Get off your high horse

The customer isnt always right

The customer isn’t always right

Nathan Carter

When Nickleback front man Chad Kroeger told Playboy that he wouldn’t record unless he was given more money, the music world rejoiced.

Then either the band or the record company caved, and on Nov. 18, Dark Horse was produced and distributed nationwide.

Have pity on the people’s ears, Mr. Radio D.J.

To start with what little good there is in the album, the song “Just to Get High” shows that Kroeger’s vocals can have a bite.

This was the only song on the album that was not dull, though the lyrics were questionable.

Who says that they tried everything to help a friend battling (or succumbing) to addiction and in the same song tells the listener that they told the person that they believed suicide was a better option for them?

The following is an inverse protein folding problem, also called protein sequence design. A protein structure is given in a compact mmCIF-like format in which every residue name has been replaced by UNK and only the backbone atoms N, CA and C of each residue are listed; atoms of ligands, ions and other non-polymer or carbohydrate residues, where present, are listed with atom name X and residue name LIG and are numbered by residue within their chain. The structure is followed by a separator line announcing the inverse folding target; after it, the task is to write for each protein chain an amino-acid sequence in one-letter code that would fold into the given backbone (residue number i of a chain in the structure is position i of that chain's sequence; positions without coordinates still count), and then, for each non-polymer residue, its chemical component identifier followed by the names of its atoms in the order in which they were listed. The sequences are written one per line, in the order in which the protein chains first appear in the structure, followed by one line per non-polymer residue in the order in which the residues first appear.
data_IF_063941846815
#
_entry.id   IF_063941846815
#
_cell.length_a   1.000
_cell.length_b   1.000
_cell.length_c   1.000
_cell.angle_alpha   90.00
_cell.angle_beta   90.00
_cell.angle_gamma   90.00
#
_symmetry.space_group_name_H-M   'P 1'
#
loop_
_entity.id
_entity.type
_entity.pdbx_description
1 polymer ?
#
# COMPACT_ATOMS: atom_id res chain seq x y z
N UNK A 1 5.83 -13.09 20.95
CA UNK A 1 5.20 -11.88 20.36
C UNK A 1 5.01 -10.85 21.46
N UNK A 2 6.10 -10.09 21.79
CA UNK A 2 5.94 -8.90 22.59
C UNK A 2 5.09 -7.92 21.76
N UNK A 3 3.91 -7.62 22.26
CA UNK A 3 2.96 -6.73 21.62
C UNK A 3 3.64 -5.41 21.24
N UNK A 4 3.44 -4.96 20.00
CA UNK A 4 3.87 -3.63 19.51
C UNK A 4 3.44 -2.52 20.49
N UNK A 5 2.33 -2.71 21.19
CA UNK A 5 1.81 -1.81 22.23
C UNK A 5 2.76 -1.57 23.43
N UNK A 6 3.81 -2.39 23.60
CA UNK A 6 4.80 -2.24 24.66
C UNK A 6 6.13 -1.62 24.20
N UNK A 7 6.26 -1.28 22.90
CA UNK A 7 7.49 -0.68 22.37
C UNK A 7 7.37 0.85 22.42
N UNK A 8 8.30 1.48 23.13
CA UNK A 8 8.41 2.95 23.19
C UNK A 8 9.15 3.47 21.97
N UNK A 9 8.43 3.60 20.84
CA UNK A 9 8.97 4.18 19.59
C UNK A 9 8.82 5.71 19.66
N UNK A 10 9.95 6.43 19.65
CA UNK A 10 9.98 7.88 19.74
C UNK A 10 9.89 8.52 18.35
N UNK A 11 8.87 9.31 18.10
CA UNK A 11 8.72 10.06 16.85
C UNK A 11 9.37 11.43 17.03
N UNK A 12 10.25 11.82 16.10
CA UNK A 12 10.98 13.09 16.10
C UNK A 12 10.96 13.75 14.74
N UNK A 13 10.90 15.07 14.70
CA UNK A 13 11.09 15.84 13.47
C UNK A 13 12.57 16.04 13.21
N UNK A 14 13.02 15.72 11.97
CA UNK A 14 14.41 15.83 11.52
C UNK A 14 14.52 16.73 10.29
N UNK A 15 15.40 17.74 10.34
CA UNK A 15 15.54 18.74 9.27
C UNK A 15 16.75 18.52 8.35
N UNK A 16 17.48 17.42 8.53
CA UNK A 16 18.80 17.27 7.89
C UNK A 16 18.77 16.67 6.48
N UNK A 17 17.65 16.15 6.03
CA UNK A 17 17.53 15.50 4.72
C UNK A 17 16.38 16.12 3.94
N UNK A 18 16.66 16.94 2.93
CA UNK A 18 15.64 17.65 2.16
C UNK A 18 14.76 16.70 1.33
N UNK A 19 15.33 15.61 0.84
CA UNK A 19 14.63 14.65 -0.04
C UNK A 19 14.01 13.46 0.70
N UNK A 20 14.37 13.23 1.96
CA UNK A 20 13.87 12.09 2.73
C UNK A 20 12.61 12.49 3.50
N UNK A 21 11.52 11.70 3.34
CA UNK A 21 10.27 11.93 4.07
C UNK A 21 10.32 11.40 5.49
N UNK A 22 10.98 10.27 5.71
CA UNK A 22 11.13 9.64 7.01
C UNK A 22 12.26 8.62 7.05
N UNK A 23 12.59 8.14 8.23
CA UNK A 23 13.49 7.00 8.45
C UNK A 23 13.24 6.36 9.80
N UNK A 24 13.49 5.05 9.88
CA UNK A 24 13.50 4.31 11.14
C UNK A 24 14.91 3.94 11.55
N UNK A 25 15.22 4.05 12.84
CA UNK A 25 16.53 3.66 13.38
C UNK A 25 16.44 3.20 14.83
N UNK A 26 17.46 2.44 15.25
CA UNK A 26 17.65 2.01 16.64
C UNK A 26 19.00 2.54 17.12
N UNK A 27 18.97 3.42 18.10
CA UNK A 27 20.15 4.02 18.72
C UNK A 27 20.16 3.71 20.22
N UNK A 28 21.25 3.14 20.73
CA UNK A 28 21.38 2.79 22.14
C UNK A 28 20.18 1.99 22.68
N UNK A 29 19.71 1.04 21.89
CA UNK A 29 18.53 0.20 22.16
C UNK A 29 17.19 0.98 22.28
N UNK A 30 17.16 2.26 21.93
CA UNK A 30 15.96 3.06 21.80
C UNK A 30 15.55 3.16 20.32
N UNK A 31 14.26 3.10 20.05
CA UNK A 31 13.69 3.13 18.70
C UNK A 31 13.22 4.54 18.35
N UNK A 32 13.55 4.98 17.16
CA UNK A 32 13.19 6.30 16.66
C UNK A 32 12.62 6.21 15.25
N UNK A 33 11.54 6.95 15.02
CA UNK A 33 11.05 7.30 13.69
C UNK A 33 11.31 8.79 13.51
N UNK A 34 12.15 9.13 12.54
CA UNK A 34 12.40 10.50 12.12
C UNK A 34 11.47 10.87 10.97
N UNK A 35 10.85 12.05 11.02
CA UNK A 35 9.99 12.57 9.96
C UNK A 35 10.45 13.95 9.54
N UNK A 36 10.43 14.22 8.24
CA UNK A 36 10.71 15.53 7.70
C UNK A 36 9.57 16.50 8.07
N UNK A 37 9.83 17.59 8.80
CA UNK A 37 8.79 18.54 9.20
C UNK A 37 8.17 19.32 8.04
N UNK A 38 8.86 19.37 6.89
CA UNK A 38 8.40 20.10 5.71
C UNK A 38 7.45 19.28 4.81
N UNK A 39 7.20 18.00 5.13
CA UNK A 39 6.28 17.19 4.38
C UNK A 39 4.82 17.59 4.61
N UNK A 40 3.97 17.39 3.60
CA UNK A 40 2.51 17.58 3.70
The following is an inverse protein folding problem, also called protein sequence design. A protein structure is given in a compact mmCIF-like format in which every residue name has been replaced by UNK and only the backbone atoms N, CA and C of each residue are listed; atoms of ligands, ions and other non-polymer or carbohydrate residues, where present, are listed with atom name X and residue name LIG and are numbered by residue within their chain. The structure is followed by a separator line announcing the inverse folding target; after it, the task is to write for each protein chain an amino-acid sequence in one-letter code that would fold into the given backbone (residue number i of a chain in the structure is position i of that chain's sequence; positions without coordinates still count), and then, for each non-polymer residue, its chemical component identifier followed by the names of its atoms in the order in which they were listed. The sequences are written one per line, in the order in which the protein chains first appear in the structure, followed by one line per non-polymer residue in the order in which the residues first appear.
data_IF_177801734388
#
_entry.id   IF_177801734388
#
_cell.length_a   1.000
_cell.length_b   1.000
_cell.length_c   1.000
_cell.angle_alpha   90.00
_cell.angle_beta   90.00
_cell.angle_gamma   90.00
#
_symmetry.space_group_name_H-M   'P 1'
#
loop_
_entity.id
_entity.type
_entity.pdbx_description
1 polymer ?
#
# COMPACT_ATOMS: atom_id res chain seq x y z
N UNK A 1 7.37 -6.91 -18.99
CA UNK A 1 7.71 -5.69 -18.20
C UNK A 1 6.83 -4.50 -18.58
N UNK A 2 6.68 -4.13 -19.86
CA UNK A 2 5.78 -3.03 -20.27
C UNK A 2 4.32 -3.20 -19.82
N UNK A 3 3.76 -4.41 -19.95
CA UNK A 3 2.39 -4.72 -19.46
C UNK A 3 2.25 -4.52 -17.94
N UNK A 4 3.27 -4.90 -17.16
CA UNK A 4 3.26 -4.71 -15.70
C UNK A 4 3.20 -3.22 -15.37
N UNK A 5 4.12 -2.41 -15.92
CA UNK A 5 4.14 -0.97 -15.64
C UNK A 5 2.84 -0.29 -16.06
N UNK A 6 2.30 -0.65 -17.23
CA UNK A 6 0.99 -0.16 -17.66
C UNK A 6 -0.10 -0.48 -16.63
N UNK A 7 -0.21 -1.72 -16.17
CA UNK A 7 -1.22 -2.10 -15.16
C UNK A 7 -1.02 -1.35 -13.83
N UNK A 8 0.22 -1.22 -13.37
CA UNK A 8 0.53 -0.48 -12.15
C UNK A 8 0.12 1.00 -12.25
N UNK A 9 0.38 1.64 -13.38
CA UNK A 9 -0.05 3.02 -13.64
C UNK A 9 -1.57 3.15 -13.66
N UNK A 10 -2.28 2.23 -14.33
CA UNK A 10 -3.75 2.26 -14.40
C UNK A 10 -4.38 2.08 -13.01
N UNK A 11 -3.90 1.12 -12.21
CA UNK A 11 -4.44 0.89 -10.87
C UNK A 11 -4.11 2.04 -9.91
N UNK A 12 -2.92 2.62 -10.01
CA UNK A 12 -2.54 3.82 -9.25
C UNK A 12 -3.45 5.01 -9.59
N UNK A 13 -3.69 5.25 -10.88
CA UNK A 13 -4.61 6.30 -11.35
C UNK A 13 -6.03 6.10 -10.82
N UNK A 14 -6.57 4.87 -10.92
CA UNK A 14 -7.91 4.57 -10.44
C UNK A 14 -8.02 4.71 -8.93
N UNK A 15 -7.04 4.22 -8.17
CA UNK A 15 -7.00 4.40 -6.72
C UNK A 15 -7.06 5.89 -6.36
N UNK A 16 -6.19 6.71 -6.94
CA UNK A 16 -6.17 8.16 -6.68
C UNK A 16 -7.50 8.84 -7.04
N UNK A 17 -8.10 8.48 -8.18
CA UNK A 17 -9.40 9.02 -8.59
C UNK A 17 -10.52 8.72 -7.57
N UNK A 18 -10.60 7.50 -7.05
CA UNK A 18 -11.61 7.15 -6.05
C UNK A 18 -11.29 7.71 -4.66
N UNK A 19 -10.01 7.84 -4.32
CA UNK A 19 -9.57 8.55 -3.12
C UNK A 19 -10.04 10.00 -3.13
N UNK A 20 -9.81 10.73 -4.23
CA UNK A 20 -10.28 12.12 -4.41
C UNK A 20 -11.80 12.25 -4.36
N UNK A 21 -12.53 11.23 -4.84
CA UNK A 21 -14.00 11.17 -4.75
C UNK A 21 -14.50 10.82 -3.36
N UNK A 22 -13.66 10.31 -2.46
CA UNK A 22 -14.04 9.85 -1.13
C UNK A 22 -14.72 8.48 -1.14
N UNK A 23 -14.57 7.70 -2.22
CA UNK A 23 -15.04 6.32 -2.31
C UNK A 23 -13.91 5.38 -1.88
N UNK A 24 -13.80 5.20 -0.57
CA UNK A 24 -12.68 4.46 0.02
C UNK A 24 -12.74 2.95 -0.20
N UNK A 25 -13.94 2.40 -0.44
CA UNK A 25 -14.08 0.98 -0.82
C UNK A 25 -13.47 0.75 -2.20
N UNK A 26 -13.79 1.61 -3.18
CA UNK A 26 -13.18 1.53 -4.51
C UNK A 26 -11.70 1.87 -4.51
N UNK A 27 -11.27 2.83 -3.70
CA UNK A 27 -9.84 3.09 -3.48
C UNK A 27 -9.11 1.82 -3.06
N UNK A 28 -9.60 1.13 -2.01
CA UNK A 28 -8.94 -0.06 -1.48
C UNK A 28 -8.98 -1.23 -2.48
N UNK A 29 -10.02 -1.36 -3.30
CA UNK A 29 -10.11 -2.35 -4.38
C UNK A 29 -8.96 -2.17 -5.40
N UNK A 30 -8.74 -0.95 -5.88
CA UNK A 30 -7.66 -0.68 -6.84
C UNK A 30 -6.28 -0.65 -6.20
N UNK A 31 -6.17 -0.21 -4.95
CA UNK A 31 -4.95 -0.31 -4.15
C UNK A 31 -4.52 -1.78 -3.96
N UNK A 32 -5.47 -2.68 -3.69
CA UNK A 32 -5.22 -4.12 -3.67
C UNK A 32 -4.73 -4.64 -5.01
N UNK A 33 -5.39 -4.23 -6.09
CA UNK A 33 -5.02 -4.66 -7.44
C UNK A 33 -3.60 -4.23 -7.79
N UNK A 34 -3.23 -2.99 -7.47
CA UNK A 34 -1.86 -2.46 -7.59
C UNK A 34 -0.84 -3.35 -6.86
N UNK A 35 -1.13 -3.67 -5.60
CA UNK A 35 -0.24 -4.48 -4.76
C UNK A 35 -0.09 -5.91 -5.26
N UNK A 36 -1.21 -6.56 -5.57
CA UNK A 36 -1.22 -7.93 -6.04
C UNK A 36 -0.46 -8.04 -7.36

Kroeger proves that he might not be the best friend to turn to in case of a drug problem.

“Burn It To The Ground” easily sums up the rest of Nickleback’s legacy and the album with the line, “We’ve got no class, no taste…”

The song “Something in Your Mouth” is another song about hookers that leaves little to the imagination.

“S.E.X.” provides the same. Both songs will have junior high school students pretending they know something about sex until the next Nickleback album is released.

Dark Horse also gives listeners plenty of bad attempts at rock ballads. The absolute worst is the first single from the album, “Gotta be Somebody,” which can only be described as the love song from hell.

For fans of Nickleback, this is exactly what one should expect from a Nickleback album.

As for the rest of the rock community, run away screaming.